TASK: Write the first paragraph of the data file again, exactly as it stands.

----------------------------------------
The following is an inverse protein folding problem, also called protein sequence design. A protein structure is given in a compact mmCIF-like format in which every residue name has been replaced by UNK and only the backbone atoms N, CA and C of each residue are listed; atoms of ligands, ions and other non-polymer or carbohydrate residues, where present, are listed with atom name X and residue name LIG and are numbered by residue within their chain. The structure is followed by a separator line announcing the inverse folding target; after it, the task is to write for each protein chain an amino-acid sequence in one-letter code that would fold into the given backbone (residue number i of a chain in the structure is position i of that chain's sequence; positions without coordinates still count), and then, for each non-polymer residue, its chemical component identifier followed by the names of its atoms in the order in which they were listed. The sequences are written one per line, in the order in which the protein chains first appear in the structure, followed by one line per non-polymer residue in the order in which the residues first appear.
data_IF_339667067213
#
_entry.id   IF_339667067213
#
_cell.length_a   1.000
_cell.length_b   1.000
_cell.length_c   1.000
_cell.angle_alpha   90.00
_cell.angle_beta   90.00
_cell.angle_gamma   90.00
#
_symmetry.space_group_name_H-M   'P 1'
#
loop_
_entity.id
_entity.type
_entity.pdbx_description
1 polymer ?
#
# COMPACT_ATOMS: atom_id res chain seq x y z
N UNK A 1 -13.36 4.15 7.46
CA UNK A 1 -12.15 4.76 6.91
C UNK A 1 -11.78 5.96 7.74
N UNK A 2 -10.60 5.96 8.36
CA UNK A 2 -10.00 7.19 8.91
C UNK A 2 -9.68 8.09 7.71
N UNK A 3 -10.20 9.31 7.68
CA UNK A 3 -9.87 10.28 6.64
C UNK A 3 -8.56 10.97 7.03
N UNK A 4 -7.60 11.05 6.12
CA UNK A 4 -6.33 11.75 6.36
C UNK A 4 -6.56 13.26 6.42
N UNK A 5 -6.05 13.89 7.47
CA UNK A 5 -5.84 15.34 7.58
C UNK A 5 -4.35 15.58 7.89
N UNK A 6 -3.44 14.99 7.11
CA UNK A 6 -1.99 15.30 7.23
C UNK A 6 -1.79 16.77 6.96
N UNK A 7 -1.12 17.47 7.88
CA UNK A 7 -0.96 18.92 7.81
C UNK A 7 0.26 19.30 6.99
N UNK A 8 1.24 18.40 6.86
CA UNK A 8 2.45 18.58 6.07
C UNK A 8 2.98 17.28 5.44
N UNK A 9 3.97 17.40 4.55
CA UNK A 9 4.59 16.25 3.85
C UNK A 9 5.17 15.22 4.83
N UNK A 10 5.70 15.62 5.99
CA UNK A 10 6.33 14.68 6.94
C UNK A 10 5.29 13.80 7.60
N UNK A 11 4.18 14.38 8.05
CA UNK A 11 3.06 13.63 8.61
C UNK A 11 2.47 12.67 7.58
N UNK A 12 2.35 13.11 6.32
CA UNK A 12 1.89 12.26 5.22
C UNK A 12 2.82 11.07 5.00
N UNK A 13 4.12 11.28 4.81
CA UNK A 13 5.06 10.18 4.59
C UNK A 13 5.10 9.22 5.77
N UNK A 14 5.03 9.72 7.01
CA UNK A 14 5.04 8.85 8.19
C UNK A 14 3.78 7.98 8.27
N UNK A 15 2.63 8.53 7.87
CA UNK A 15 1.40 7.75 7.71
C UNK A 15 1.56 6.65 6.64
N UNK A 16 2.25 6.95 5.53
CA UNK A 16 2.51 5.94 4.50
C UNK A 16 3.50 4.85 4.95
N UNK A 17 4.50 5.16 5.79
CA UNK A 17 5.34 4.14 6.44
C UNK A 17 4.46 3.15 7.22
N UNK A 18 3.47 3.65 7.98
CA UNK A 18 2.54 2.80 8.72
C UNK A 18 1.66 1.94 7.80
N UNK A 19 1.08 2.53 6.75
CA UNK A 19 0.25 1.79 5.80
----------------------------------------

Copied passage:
The following is an inverse protein folding problem, also called protein sequence design. A protein structure is given in a compact mmCIF-like format in which every residue name has been replaced by UNK and only the backbone atoms N, CA and C of each residue are listed; atoms of ligands, ions and other non-polymer or carbohydrate residues, where present, are listed with atom name X and residue name LIG and are numbered by residue within their chain. The structure is followed by a separator line announcing the inverse folding target; after it, the task is to write for each protein chain an amino-acid sequence in one-letter code that would fold into the given backbone (residue number i of a chain in the structure is position i of that chain's sequence; positions without coordinates still count), and then, for each non-polymer residue, its chemical component identifier followed by the names of its atoms in the order in which they were listed. The sequences are written one per line, in the order in which the protein chains first appear in the structure, followed by one line per non-polymer residue in the order in which the residues first appear.